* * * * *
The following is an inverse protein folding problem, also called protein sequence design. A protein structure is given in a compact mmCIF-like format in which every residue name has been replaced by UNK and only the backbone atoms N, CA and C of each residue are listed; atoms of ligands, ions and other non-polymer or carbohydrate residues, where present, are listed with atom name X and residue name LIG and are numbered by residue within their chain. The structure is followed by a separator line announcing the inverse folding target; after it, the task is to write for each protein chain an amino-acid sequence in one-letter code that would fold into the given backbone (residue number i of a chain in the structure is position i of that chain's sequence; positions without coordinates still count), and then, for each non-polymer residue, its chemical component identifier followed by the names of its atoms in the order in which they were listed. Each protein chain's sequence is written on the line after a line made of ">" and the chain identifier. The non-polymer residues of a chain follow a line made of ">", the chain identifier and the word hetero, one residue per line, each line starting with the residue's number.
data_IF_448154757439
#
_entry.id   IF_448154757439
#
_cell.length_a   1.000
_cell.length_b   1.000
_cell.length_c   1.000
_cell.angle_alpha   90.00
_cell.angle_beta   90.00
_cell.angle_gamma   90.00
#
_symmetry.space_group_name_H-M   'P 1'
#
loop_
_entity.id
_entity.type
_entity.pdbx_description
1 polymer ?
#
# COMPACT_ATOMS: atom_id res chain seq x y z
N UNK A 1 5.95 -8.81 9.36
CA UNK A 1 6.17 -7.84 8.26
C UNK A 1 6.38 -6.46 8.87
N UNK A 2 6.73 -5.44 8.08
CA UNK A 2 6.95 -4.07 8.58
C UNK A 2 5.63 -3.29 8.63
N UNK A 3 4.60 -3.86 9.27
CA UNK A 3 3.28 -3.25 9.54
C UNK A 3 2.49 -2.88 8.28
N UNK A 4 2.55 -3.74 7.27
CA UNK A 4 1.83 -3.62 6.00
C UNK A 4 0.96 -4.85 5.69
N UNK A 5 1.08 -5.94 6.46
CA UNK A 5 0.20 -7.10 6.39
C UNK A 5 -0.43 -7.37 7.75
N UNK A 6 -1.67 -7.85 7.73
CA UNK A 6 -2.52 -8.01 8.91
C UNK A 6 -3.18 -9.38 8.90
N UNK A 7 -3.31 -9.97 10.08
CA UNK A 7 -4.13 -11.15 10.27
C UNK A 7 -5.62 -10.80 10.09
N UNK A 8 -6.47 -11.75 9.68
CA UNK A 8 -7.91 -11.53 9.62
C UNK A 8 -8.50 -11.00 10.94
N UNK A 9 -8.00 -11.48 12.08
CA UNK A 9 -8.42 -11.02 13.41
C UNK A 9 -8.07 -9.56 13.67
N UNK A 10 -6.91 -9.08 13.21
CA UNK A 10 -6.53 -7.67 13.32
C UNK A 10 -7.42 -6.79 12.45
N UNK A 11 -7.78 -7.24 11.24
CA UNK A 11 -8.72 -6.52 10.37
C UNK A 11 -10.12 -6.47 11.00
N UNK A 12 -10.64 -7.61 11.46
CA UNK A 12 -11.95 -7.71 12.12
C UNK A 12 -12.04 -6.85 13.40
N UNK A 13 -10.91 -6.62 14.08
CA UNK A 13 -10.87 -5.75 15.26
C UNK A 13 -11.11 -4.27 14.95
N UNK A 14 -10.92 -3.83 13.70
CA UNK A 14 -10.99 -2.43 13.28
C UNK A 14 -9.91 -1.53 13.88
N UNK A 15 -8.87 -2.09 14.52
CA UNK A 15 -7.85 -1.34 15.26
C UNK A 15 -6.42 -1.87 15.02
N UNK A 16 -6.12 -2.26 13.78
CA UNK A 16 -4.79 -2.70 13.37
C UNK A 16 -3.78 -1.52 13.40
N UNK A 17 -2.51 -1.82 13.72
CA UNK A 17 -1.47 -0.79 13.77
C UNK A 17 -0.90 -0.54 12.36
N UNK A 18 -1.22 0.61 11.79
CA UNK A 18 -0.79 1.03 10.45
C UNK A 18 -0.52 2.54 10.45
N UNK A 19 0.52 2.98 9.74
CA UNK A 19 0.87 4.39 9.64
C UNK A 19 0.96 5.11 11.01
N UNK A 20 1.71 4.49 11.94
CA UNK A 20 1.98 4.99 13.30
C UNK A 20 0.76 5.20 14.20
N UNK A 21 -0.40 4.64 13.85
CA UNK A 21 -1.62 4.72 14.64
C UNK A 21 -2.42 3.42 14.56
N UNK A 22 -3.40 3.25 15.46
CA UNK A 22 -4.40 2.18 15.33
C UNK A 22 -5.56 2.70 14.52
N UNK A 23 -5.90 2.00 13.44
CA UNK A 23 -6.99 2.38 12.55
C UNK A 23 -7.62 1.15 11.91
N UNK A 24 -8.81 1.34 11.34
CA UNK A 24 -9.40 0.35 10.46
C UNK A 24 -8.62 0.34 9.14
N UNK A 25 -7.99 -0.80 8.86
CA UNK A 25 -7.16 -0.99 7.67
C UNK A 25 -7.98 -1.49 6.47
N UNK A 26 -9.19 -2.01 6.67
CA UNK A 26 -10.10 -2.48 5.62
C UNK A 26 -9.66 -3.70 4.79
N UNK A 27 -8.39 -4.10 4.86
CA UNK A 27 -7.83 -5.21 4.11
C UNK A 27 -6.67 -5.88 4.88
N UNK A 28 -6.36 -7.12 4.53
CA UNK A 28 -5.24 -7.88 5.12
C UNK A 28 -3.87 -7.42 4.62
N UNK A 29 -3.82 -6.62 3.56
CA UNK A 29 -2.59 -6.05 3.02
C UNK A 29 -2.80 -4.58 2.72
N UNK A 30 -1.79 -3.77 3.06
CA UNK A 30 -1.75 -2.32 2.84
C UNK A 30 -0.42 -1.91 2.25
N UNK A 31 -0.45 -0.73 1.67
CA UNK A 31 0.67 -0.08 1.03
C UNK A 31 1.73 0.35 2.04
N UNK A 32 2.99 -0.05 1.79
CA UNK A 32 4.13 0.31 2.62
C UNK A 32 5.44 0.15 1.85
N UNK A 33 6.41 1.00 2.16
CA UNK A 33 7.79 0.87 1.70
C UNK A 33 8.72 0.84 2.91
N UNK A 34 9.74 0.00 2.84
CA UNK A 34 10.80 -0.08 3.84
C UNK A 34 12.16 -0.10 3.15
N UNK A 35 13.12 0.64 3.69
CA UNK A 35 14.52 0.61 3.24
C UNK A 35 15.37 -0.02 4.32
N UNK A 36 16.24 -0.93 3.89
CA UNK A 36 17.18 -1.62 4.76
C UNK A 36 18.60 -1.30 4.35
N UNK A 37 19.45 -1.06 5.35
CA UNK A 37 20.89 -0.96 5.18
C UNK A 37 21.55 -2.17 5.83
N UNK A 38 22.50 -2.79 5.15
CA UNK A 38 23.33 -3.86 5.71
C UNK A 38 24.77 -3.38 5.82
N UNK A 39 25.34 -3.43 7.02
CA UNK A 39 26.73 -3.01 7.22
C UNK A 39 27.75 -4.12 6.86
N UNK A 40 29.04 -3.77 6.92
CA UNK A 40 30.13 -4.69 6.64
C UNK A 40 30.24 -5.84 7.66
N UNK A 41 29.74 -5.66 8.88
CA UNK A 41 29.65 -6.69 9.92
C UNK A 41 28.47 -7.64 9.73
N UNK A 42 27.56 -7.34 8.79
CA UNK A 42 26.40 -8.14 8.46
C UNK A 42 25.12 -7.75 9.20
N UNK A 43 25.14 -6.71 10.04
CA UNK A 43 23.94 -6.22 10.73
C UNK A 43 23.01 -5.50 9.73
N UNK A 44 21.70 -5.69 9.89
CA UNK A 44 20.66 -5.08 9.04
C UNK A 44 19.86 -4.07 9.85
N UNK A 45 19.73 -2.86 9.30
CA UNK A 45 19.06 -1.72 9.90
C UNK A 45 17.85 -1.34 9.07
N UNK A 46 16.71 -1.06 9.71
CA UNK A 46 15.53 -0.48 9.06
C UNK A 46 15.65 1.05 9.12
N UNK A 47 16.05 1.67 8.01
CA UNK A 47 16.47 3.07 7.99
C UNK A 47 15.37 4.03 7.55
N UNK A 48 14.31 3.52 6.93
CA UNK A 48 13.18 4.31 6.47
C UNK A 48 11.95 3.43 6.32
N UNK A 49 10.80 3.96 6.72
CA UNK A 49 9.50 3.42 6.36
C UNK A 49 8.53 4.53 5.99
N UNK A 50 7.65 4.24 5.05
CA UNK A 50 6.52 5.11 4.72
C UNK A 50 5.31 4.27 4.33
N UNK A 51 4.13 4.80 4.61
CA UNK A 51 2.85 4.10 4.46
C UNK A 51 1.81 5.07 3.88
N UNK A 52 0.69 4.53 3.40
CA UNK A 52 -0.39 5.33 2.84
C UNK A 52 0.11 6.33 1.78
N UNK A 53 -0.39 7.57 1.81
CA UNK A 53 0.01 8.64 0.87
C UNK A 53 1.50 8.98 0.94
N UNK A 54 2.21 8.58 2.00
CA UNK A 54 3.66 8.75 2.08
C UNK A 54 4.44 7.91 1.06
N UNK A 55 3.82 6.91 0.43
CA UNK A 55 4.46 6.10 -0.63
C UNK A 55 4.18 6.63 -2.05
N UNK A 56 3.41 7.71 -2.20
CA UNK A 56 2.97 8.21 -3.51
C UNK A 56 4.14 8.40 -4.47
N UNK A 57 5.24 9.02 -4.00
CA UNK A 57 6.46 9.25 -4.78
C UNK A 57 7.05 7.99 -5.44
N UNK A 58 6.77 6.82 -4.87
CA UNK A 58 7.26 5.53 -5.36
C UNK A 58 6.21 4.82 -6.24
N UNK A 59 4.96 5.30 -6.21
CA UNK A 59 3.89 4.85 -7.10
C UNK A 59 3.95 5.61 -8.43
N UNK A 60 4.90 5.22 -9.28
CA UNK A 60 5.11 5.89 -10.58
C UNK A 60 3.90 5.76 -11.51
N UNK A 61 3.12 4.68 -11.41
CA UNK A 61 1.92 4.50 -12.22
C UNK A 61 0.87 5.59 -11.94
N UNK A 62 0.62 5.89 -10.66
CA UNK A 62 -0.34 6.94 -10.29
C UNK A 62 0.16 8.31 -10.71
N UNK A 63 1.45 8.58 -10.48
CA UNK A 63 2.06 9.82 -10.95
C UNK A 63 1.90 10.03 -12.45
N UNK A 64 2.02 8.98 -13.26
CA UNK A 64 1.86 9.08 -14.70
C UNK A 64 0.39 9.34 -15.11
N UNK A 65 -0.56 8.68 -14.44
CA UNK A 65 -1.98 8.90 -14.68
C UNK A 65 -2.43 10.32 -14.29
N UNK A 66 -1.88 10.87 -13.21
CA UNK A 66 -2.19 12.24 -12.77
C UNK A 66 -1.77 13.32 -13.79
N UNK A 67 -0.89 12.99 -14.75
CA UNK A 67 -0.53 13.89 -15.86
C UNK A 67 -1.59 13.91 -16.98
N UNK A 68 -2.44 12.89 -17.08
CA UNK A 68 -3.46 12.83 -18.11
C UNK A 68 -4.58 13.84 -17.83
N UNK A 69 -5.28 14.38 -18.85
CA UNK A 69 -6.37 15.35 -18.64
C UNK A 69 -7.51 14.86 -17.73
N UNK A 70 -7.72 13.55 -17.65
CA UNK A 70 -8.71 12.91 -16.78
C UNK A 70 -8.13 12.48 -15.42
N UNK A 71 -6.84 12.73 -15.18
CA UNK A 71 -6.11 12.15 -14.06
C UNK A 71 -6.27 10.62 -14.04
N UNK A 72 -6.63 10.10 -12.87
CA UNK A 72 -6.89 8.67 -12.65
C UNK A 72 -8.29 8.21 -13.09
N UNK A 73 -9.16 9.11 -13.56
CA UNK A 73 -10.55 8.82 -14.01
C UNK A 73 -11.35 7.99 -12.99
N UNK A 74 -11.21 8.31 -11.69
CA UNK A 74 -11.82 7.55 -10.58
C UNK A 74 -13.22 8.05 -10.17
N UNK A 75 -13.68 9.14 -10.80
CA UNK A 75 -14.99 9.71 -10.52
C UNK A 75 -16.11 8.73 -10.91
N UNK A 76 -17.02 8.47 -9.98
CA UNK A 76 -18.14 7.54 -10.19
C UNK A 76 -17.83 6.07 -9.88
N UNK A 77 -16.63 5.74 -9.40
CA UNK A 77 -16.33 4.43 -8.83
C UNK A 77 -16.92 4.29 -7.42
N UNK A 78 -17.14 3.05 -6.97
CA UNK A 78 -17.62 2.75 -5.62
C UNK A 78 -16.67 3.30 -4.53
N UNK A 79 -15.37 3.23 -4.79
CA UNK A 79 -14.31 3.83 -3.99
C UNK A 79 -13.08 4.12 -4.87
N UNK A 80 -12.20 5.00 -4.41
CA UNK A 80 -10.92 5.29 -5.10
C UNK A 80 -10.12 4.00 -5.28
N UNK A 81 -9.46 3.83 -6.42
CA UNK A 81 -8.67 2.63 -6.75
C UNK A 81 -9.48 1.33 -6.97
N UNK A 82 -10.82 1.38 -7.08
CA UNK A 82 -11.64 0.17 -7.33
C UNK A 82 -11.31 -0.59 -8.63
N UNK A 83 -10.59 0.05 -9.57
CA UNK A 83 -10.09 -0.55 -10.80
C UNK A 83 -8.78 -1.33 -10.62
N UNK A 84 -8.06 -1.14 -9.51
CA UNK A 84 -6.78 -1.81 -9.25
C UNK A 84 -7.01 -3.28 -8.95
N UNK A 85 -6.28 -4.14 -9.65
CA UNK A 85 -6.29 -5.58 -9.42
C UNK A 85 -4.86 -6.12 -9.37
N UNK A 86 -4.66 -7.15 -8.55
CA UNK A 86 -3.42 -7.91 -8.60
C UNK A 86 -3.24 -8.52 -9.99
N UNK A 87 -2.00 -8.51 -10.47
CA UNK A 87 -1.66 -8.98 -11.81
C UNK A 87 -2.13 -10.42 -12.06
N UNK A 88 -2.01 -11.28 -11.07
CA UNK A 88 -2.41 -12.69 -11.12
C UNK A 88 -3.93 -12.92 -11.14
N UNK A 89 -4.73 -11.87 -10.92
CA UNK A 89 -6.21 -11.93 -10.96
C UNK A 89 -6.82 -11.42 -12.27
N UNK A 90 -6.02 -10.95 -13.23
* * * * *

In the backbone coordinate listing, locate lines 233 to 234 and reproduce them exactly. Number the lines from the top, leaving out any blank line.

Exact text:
CA UNK A 71 -6.11 12.15 -14.06
C UNK A 71 -6.27 10.62 -14.04